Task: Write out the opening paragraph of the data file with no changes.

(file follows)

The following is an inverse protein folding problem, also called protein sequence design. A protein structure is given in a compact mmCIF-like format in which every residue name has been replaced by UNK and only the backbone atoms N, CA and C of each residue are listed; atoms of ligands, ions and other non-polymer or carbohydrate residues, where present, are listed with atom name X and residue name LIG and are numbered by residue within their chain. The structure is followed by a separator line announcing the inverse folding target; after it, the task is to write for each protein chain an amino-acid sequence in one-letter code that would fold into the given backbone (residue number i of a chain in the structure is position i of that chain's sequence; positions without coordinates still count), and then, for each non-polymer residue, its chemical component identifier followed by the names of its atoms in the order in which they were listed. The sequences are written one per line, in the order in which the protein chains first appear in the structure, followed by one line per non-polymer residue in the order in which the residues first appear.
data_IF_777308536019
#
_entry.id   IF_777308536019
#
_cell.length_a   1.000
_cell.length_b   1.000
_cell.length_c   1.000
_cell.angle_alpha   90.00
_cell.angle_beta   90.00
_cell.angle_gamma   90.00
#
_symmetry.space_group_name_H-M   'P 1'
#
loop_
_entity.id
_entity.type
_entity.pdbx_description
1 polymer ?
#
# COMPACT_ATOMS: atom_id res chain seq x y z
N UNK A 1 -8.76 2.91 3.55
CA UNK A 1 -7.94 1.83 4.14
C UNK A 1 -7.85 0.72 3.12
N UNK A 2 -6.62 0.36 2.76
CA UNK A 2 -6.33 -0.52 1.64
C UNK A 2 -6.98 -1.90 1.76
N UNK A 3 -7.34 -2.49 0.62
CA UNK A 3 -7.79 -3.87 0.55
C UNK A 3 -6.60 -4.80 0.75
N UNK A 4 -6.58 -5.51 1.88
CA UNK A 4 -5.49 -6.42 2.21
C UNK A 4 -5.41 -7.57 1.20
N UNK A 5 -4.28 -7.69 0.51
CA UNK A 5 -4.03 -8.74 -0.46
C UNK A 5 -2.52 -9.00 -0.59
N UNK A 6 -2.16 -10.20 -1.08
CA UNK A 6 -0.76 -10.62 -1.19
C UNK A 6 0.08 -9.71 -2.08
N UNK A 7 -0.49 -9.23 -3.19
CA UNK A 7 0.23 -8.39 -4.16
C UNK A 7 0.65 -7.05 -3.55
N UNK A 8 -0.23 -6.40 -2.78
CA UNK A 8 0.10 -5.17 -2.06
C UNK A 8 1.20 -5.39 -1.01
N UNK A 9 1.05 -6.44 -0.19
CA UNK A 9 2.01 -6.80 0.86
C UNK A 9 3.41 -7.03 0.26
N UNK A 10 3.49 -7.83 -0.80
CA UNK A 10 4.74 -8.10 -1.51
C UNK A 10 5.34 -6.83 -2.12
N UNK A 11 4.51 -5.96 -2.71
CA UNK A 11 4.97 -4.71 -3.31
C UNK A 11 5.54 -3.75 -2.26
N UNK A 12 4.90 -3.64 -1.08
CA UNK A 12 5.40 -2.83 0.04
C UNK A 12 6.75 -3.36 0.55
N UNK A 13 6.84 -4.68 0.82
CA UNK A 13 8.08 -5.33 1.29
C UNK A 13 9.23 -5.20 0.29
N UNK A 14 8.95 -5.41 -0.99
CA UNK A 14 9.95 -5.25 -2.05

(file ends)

The following is an inverse protein folding problem, also called protein sequence design. A protein structure is given in a compact mmCIF-like format in which every residue name has been replaced by UNK and only the backbone atoms N, CA and C of each residue are listed; atoms of ligands, ions and other non-polymer or carbohydrate residues, where present, are listed with atom name X and residue name LIG and are numbered by residue within their chain. The structure is followed by a separator line announcing the inverse folding target; after it, the task is to write for each protein chain an amino-acid sequence in one-letter code that would fold into the given backbone (residue number i of a chain in the structure is position i of that chain's sequence; positions without coordinates still count), and then, for each non-polymer residue, its chemical component identifier followed by the names of its atoms in the order in which they were listed. The sequences are written one per line, in the order in which the protein chains first appear in the structure, followed by one line per non-polymer residue in the order in which the residues first appear.